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Decision on 2013 base closings to be delayed

The Dayton Daily News will continue to bring you the latest as defense cuts are debated and investigate how those decisions impact our region.

The Obama administration, after initially asking Congress for permission to consider whether to close military installations as part of defense spending cuts in upcoming years, now says it isn’t recommending any base closings in 2013.

Congress hasn’t granted authority for any new rounds of the base realignment and closure (BRAC) process. And President Obama is making it clear that he thinks this isn’t the time to be closing bases, as the U.S. economy struggles to recover and unemployment remains a prominent problem.

On Jan. 26, Defense Secretary Leon Panetta previewed the president’s 2013 defense budget proposal that was released the following month by saying: “The president will request the Congress to authorize use of the base realignment and closure process — so-called BRAC process — with the goal of identifying additional savings and implementing them as soon as possible.”

Asked by a reporter at the Pentagon whether that could mean a new round of base closures, Panetta replied: “It’s a fundamental problem we have to confront. As we draw down the force, we’ve got to take a look at the infrastructure that’s supporting the remaining force. And the reality is that we are going to have to be able to reduce that infrastructure.”

Panetta said the budget envisions gradually reducing the Army, to active-duty totals of 490,000 from the present 562,000, and the Marine Corps to 182,000, down from the current 202,000.

Last month, in an interview with Portsmouth, Va., television station WAVY, which covers the Norfolk area and its Navy base, Obama was asked if he would support another round of BRAC base closures.

“I don’t think now is the time for BRAC,” Obama said. “We just went through some base closings, and the strategy that we have does not call for that.”

The nation just completed its 2005 BRAC process in 2011. That brought new programs and a net gain of about 1,200 jobs to Wright-Patterson Air Force Base, while bases in other parts of the country were either closed or saw some of their programs relocated elsewhere. The Ohio Air National Guard base at Springfield lost its mission flying F-16 fighter aircraft, but was awarded a mission for remote piloting of MQ-1 Predator drones.

“Although we asked Congress for the authority to do another BRAC round in 2013 (also 2015), it is clear now that Congress is not going to give us that authority this year,” Lt. Col. Melinda Morgan, a Defense Department spokeswoman, wrote in an email response to questions from the Dayton Daily News. “Neither the House nor Senate voiced support for a 2013 BRAC round.

“We knew it would be difficult,” Morgan wrote. “That is part of the reason we did not build BRAC savings (or costs) into our budget prediction. It would not have been prudent to plan for BRAC in the near term.”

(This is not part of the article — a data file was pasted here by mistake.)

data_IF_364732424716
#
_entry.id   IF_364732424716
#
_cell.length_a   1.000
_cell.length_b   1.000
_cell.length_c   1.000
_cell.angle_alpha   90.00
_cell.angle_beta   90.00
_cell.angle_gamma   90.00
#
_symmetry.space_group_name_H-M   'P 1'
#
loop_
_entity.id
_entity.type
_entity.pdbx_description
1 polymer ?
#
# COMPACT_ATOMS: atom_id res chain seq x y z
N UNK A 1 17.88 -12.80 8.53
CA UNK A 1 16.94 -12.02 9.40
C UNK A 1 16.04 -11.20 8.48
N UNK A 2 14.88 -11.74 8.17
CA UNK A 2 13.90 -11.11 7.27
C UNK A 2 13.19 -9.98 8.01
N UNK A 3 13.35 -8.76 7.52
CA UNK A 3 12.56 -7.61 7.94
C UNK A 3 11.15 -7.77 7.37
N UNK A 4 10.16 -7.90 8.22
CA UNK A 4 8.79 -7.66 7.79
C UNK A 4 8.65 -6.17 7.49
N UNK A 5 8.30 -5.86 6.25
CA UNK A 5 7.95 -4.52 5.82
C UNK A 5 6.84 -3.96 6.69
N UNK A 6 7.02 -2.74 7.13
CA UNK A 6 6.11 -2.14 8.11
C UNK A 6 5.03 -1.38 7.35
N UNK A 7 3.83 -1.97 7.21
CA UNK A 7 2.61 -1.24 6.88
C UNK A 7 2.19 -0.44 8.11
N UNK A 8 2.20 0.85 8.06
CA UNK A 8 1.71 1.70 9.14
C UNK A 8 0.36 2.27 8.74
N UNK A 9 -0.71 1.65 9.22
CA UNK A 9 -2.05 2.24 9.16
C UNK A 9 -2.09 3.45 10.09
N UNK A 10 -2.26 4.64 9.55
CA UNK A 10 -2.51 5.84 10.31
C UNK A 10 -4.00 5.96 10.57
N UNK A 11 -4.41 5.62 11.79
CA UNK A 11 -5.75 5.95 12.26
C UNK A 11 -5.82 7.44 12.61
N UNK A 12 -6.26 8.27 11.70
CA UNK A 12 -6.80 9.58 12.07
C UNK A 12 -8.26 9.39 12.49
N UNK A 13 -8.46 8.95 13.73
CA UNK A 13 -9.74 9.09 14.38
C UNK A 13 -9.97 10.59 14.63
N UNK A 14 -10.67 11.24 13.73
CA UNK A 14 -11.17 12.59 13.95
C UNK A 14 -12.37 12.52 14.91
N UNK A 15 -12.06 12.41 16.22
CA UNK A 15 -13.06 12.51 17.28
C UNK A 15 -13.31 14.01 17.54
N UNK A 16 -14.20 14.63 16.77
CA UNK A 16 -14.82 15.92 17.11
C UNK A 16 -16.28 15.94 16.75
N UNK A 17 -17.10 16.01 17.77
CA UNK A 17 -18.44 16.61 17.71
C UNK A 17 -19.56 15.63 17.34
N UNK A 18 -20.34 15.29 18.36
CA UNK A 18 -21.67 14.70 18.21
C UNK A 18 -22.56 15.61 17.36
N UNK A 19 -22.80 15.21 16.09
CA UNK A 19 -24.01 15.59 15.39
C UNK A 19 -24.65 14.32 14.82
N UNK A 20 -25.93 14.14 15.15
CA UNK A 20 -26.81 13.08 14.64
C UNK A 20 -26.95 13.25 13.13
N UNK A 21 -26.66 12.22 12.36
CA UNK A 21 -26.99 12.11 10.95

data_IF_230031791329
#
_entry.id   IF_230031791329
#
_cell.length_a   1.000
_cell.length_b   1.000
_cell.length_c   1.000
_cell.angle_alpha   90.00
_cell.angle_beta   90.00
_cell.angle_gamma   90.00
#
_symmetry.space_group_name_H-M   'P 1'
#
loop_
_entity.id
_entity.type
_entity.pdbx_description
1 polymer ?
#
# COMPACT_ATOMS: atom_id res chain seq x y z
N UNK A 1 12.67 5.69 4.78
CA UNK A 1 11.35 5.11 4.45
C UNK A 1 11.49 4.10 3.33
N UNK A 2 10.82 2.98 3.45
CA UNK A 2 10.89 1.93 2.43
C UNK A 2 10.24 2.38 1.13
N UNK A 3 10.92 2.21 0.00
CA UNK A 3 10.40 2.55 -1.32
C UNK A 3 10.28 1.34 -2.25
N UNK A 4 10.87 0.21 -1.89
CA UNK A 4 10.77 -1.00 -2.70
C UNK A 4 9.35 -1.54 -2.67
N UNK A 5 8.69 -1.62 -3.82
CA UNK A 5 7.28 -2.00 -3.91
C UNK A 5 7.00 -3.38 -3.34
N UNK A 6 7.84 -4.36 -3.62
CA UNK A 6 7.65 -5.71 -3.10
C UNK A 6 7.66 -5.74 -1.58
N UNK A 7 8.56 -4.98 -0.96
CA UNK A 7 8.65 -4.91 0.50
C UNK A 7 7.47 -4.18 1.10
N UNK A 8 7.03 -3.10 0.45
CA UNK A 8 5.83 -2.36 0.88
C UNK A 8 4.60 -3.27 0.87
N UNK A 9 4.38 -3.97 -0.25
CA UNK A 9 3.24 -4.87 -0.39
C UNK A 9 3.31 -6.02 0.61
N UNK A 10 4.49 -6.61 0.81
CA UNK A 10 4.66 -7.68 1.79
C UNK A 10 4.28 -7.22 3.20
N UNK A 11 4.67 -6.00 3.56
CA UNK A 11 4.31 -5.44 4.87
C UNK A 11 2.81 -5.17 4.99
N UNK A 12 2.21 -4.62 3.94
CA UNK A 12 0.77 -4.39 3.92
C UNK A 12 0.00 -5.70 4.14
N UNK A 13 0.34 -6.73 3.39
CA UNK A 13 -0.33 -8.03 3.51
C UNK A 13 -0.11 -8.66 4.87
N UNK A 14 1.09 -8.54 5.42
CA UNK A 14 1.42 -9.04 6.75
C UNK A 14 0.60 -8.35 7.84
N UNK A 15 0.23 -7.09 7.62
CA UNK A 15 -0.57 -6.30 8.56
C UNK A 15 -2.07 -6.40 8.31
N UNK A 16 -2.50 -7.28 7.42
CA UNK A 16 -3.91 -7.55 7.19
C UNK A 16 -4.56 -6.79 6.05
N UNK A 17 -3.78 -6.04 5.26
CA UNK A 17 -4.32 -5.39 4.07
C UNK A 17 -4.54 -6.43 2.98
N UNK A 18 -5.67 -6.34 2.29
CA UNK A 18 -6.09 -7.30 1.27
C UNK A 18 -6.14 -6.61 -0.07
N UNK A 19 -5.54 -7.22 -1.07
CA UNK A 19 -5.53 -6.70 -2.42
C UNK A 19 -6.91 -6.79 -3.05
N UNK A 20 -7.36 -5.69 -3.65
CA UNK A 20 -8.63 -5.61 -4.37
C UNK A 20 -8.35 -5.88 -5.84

Obama has not called for any base closings in 2013, said a White House press office spokeswoman, who agreed to speak only on the condition she not be identified.

The White House and Congress have committed to cut defense spending by $487 billion during the next 10 years. There could also be $500 billion in additional defense spending reductions, beginning in January 2013, unless Congress and the Obama administration agree before then on a plan to avoid automatic spending cuts to reduce the federal budget deficit.

The Pentagon has said the additional cuts would be devastating to defense preparedness.

Mitt Romney, the presumed Republican presidential nominee, has made no mention of base closings in his blueprint for defense spending. According to his campaign’s website, Romney’s defense plan includes modernizing the the aging inventories of the Army, Air Force and Marines and increasing the rate of Navy shipbuilding. He said he would save money by reducing the Defense Department’s administrative bureaucracy, promoting greater competition in military procurement and imposing more discipline in the design and deployment of new weapons.

Although no military program can be considered untouchable as Washington identifies budget areas to cut, Wright-Patterson is regarded as a key installation. During a visit to the Dayton area in July, Gen. Norton A. Schwartz, the Air Force chief of staff, described the base as a “vitally important institution in our Air Force.”

Still, Schwartz cautioned that he could not predict how budget cuts might affect Wright-Patterson, Ohio’s largest single-site employer with about 27,000 employees and a $5 billion annual economic impact on the Dayton region.

In September 2011, Wright-Patterson finished absorbing aerospace medicine and additional sensors research missions under changes ordered by the nation’s 2005 BRAC process. The reorganization was designed to consolidate expertise and create “centers of excellence” at bases including Wright-Patterson, which is the hub of Air Force acquisition, logistics, research and development, and post-graduate defense education programs.